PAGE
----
The Queen honoured soldiers from Canada and other Commonwealth countries in Belgium on Thursday, laying wreaths at the vast gravesite in Passchendaele, where some 500,000 soldiers never returned home or were wounded in one of the bloodiest battles during the First World War.
Canada was represented at the 90th anniversary of the battle by Veterans Affairs Minister Greg Thompson and Indian Affairs Minister Jim Prentice, who joined Belgian royals and other dignitaries from Australia, New Zealand and Britain. About 4,000 locals also looked on in windy and wet conditions while mournful bagpipes played.
The wreaths were put at the foot of a large white cross cenotaph that dominates the gravesite. A vintage biplane flew overhead and spread red poppy petals over Tyne Cot in tribute to the dead.
The cemetery at Tyne Cot is the largest Commonwealth military burial site in the world, located just a few kilometres from the tiny village of Passchendaele, which gave its name to one of the last battles of attrition of the war.
The Queen, dressed in a purple overcoat and matching colouredhat, also opened a new visitors' centre at the cemetery, originally a fortification used by the Germans against advancing British-led forces in 1917.
Many among the crowd at the cemetery had family links to the battle.
"My father told me about the mud, the rain and the men dying in shell holes full of water, drowning," said Joe Hubble, 75, a retired member of the Blackwatch Regiment, from Kent in southeast England. He visits Flanders Fields every year.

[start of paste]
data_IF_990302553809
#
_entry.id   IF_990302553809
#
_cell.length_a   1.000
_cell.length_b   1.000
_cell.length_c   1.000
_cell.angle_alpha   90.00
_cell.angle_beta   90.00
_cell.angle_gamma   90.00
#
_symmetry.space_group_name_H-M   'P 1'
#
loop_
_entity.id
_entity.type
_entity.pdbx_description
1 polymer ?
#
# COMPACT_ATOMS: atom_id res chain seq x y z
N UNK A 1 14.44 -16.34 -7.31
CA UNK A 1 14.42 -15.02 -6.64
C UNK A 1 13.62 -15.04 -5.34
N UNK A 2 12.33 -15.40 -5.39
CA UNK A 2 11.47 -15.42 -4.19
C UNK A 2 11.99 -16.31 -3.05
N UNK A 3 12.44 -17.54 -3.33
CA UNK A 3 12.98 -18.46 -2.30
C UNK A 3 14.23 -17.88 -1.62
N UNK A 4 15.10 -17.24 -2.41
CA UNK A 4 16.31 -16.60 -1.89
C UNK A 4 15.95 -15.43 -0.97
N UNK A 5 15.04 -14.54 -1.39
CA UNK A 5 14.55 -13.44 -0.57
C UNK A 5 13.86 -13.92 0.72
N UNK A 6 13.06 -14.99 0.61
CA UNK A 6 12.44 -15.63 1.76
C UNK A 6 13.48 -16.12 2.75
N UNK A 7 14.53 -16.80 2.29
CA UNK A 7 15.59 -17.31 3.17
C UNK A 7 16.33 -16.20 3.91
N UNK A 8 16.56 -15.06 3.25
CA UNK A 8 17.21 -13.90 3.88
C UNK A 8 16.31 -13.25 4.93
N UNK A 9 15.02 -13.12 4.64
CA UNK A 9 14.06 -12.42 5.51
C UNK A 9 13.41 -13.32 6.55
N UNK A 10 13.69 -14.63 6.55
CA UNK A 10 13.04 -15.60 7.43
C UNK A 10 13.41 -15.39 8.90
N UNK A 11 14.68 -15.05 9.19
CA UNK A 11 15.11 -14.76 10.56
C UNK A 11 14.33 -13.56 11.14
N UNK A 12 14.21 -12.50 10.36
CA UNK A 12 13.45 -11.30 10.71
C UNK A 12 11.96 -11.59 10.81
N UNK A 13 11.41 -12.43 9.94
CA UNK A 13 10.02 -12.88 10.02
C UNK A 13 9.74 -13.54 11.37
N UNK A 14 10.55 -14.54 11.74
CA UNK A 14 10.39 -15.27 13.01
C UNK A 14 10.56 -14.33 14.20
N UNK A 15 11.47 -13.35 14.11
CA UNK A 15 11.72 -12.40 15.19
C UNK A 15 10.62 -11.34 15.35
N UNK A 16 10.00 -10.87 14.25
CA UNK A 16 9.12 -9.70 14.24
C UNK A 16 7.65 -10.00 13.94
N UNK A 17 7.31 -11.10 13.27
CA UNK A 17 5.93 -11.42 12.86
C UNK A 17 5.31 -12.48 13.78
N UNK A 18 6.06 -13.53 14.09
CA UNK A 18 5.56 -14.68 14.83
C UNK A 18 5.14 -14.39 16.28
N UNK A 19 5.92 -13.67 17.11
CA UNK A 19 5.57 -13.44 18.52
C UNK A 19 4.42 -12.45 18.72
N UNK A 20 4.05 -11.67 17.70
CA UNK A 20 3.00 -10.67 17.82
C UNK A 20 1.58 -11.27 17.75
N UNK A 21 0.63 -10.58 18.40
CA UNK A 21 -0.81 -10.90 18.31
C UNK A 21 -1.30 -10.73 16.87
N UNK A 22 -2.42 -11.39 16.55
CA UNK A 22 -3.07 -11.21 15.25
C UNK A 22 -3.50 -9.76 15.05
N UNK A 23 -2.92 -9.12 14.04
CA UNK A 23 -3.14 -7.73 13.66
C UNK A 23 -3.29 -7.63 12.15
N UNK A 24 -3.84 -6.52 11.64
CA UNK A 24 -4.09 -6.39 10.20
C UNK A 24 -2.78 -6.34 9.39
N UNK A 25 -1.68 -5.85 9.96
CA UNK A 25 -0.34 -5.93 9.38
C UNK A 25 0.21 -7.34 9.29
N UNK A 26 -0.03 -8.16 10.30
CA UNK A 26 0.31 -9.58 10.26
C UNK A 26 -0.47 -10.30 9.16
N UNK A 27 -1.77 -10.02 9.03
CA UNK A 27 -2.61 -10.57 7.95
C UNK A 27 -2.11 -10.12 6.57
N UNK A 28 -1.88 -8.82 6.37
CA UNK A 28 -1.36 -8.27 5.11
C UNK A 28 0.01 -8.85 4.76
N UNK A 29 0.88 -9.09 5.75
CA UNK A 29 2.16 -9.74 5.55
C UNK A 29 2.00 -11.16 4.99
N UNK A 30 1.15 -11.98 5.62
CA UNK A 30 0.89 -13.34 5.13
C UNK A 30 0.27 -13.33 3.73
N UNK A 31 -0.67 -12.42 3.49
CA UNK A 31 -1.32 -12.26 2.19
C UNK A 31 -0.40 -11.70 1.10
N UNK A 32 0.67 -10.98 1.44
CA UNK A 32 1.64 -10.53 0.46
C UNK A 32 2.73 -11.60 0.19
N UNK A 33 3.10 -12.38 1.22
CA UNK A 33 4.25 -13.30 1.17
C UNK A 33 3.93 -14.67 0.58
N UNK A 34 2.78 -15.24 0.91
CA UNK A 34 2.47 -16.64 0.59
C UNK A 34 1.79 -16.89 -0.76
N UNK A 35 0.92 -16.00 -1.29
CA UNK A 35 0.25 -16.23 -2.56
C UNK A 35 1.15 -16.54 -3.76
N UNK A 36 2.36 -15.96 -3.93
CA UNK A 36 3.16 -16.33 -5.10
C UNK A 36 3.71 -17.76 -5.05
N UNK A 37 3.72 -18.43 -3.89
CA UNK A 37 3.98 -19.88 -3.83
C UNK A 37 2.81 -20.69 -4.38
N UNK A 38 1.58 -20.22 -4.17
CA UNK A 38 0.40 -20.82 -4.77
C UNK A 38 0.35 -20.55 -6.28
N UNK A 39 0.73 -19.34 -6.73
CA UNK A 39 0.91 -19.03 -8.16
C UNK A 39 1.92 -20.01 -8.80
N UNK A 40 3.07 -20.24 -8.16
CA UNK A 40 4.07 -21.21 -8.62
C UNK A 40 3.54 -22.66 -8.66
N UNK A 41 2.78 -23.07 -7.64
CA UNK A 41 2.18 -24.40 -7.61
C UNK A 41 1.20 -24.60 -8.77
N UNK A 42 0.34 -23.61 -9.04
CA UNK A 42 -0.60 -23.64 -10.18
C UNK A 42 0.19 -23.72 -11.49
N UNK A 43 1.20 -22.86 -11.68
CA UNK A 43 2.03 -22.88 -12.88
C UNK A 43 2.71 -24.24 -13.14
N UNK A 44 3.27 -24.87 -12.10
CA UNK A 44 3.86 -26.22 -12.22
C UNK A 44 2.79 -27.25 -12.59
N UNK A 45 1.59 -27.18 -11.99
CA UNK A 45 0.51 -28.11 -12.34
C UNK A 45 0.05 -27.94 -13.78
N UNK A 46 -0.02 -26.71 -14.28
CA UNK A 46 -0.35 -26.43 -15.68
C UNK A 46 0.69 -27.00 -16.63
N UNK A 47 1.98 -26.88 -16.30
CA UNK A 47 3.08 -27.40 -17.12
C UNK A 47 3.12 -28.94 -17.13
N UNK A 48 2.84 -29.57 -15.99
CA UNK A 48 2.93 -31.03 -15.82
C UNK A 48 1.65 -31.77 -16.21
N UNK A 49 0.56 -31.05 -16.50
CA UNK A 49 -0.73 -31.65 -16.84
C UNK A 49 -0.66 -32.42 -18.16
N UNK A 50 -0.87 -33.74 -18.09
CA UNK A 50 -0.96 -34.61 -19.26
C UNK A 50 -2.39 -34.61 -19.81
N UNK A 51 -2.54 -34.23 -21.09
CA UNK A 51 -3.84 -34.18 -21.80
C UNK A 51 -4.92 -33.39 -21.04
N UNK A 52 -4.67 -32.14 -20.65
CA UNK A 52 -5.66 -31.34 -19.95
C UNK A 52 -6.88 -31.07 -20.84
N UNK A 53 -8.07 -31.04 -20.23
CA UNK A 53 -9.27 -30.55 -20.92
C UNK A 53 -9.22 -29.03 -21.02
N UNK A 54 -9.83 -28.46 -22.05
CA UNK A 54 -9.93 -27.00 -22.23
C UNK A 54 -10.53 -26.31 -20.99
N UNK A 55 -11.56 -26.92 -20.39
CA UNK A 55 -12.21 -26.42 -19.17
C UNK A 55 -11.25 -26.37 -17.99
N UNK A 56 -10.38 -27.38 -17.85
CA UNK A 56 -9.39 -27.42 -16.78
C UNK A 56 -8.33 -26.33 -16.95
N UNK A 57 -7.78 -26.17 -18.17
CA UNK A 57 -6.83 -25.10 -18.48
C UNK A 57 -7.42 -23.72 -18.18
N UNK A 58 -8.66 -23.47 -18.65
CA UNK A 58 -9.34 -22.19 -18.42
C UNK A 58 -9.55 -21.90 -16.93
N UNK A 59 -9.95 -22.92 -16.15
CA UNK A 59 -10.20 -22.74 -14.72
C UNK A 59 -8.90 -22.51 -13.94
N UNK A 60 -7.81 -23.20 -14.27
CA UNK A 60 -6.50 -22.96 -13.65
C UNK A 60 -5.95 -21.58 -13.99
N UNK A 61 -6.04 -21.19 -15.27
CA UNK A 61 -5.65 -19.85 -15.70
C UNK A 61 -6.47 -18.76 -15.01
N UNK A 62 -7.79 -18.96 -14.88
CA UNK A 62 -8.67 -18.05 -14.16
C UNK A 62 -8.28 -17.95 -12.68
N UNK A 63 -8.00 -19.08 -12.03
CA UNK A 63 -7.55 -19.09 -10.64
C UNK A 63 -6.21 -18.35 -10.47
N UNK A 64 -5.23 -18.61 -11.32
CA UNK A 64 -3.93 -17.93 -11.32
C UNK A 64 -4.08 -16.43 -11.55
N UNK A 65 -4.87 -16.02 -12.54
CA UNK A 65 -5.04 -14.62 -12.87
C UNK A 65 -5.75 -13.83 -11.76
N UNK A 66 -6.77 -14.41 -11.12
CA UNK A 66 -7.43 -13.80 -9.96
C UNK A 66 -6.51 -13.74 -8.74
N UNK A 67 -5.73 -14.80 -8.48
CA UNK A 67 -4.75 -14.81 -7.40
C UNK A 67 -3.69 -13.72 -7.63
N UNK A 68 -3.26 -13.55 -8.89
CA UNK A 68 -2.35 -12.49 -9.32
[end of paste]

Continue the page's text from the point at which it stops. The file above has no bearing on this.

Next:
Symbol ofbrutal trench warfare
Also attending the anniversary was the Australia's governor general, Maj.-Gen. Michael Jeffery, and New Zealand'sGov. Gen. Anand Satyanand.
There are 12,000 graves and 35,000 names of missing persons engraved on memorial walls at Tyne Cot, situated on a ridge captured by Australian forces during the battle in 1917. It overlooks the nearby city of Ieper that was better known to the soldiers of 1914-18 by its French name, Ypres.
The battle became a symbol of utter destruction and senseless killing in brutal trench warfare carried out in days of endless rain, back-and-forth volleys of millions of shells creating a cratered landscape littered with dead bodies and flattened villages.
It also saw the first use of mustard gas. Even now, the remains of soldiers, bombs and gas canisters are still dug up every year by farmers plowing the region's fields.
"Passchendaele is the lowest of the low; it's the place in popular memory where the general sends the soldier off to die, in fruitless battles where soldiers are slaughtered in the mud, held up by wire and more troops are behind them," said Tim Cook, a Canadian war historian.
The battle was called to a halt after Canadian reinforcements replaced devastated British, Australian and New Zealand units near Passchendaele and captured the ruined village on Nov. 10, 1917.